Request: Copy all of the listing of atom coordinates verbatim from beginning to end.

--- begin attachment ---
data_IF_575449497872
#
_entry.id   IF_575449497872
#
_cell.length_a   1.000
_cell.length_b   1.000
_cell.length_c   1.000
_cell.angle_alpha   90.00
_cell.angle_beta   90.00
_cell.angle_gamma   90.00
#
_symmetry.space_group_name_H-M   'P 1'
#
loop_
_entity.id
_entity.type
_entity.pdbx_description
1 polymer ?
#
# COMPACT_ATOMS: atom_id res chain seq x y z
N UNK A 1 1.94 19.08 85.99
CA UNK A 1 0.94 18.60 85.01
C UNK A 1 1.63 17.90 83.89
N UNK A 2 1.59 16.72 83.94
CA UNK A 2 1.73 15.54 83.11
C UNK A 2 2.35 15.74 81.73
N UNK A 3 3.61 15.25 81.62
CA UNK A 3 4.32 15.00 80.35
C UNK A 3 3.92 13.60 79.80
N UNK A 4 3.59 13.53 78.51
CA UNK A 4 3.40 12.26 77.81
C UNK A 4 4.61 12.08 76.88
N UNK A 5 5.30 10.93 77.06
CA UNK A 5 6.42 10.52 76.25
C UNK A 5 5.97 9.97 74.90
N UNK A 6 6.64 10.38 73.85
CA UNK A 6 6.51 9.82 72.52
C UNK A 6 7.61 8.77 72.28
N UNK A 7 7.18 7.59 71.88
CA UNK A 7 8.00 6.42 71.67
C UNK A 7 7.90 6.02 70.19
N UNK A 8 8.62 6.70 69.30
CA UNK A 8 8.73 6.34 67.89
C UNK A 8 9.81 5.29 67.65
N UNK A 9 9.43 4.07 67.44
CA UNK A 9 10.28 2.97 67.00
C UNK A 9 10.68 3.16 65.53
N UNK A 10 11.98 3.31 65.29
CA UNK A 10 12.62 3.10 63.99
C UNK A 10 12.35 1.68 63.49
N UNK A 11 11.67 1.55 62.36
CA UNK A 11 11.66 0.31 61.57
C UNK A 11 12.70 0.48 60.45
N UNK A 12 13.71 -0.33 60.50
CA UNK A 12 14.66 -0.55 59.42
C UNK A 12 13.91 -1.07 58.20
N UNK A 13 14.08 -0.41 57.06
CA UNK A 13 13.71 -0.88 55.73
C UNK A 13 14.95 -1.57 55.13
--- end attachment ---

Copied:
data_IF_575449497872
#
_entry.id   IF_575449497872
#
_cell.length_a   1.000
_cell.length_b   1.000
_cell.length_c   1.000
_cell.angle_alpha   90.00
_cell.angle_beta   90.00
_cell.angle_gamma   90.00
#
_symmetry.space_group_name_H-M   'P 1'
#
loop_
_entity.id
_entity.type
_entity.pdbx_description
1 polymer ?
#
# COMPACT_ATOMS: atom_id res chain seq x y z
N UNK A 1 1.94 19.08 85.99
CA UNK A 1 0.94 18.60 85.01
C UNK A 1 1.63 17.90 83.89
N UNK A 2 1.59 16.72 83.94
CA UNK A 2 1.73 15.54 83.11
C UNK A 2 2.35 15.74 81.73
N UNK A 3 3.61 15.25 81.62
CA UNK A 3 4.32 15.00 80.35
C UNK A 3 3.92 13.60 79.80
N UNK A 4 3.59 13.53 78.51
CA UNK A 4 3.40 12.26 77.81
C UNK A 4 4.61 12.08 76.88
N UNK A 5 5.30 10.93 77.06
CA UNK A 5 6.42 10.52 76.25
C UNK A 5 5.97 9.97 74.90
N UNK A 6 6.64 10.38 73.85
CA UNK A 6 6.51 9.82 72.52
C UNK A 6 7.61 8.77 72.28
N UNK A 7 7.18 7.59 71.88
CA UNK A 7 8.00 6.42 71.67
C UNK A 7 7.90 6.02 70.19
N UNK A 8 8.62 6.70 69.30
CA UNK A 8 8.73 6.34 67.89
C UNK A 8 9.81 5.29 67.65
N UNK A 9 9.43 4.07 67.44
CA UNK A 9 10.28 2.97 67.00
C UNK A 9 10.68 3.16 65.53
N UNK A 10 11.98 3.31 65.29
CA UNK A 10 12.62 3.10 63.99
C UNK A 10 12.35 1.68 63.49
N UNK A 11 11.67 1.55 62.36
CA UNK A 11 11.66 0.31 61.57
C UNK A 11 12.70 0.48 60.45
N UNK A 12 13.71 -0.33 60.50
CA UNK A 12 14.66 -0.55 59.42
C UNK A 12 13.91 -1.07 58.20
N UNK A 13 14.08 -0.41 57.06
CA UNK A 13 13.71 -0.88 55.73
C UNK A 13 14.95 -1.57 55.13